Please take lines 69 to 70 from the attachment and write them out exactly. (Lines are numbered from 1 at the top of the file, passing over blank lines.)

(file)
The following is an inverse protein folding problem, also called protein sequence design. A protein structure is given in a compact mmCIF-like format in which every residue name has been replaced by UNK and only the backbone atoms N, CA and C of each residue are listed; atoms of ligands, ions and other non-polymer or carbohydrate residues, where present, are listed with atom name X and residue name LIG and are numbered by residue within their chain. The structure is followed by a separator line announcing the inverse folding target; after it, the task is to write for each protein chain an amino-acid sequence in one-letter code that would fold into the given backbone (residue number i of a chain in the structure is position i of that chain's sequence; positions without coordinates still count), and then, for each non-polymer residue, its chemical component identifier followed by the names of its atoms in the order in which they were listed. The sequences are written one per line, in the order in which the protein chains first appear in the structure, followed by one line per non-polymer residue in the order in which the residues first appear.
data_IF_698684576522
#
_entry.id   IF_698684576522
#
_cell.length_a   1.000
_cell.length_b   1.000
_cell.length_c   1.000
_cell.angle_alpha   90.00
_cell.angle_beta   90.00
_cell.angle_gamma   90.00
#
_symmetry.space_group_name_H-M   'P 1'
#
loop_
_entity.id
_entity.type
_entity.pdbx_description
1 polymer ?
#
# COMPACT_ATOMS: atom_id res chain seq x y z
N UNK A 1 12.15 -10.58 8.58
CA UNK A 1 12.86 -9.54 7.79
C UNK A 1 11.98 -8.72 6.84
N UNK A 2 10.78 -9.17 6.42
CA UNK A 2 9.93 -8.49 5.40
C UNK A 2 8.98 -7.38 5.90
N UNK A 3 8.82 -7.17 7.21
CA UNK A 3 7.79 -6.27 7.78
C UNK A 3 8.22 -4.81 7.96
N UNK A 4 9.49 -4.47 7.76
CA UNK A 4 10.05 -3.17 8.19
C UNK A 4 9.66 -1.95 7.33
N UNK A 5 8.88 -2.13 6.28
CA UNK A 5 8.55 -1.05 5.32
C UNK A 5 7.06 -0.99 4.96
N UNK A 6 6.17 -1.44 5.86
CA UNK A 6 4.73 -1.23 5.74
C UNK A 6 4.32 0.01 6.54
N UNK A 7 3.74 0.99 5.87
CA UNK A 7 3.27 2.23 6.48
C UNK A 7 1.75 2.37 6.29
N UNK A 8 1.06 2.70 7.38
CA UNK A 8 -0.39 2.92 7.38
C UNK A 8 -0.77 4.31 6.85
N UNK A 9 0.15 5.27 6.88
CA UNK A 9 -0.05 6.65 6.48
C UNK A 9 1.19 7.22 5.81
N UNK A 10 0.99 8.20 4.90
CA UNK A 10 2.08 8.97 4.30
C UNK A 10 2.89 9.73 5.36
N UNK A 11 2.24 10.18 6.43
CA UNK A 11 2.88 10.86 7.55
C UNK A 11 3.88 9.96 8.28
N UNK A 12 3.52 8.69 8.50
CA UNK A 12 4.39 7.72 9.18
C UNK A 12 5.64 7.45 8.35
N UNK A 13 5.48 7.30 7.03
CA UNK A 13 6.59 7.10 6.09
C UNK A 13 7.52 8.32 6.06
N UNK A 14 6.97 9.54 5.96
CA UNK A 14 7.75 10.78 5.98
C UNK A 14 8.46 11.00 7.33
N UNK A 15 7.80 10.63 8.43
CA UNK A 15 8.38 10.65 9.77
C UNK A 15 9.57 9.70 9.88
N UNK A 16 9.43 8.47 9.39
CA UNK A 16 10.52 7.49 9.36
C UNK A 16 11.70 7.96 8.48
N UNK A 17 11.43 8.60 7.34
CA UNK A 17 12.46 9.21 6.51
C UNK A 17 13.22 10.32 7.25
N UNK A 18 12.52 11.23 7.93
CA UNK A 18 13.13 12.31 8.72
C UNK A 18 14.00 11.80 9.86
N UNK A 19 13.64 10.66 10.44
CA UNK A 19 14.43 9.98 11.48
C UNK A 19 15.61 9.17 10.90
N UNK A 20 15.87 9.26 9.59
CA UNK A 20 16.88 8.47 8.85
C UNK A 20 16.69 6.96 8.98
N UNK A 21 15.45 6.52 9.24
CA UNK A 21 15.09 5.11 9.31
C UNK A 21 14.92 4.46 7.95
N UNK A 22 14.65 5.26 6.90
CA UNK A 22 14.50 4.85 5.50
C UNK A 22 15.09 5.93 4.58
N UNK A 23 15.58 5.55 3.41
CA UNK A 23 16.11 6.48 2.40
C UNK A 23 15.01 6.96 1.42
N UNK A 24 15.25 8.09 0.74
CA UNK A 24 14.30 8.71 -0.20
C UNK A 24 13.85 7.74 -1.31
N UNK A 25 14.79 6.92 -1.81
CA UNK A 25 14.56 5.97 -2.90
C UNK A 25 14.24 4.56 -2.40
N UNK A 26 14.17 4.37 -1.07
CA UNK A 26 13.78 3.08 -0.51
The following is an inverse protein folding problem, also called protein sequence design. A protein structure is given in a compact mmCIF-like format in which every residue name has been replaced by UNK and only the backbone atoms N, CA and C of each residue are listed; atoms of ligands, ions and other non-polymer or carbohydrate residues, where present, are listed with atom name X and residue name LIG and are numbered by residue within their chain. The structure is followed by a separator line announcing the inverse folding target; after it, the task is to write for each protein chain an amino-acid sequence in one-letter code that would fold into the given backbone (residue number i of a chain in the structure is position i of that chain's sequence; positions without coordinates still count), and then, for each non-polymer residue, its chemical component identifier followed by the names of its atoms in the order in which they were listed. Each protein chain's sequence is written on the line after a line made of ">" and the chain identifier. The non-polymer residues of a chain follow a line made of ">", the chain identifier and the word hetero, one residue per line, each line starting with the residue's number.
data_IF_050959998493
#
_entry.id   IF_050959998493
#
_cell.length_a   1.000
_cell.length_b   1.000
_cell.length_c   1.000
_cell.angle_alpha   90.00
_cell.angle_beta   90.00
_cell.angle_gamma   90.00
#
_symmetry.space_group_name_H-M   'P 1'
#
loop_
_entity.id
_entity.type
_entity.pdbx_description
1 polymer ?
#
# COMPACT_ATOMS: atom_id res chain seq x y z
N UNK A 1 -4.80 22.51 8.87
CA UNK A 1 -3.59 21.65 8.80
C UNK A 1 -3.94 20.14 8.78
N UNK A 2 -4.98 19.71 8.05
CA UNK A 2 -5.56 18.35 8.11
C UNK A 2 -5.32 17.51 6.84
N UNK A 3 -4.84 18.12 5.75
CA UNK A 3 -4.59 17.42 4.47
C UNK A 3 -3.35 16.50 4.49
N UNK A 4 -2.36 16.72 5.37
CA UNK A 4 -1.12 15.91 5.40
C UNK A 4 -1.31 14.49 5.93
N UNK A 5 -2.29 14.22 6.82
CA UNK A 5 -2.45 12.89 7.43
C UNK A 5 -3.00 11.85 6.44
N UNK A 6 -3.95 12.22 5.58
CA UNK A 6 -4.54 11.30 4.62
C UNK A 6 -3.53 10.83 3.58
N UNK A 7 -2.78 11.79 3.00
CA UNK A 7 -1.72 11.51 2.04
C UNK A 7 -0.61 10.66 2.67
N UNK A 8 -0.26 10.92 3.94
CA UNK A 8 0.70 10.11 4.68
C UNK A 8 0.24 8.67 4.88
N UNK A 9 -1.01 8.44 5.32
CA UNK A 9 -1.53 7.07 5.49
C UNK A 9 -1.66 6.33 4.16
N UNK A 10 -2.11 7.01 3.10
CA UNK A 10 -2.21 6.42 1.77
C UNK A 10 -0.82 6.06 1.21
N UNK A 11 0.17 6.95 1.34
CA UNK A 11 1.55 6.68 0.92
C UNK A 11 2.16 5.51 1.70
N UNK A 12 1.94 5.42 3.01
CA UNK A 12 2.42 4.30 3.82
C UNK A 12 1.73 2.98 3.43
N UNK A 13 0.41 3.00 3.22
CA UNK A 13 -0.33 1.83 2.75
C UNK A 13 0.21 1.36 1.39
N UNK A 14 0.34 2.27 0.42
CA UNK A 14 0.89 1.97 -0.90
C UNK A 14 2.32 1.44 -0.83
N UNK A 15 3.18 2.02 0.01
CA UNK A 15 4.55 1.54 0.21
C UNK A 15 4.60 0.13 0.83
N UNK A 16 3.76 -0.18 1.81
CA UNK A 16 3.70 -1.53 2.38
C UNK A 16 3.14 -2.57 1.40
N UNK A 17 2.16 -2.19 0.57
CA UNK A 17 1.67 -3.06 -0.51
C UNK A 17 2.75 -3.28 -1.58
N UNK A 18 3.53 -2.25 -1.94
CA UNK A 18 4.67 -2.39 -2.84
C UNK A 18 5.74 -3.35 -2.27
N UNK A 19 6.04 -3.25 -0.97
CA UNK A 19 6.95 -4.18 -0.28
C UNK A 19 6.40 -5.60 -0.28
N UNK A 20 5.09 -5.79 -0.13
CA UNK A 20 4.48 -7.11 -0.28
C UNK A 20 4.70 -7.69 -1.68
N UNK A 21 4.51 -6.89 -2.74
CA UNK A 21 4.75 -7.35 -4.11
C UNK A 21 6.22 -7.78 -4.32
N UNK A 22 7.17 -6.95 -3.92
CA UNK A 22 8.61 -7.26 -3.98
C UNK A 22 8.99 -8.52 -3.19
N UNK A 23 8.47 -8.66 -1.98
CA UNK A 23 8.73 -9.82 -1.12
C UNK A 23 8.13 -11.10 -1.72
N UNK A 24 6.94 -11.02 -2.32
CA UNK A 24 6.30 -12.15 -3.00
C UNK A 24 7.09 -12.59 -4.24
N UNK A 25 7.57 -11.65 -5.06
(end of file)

C UNK A 16 11.70 7.96 8.48
N UNK A 17 11.43 8.60 7.34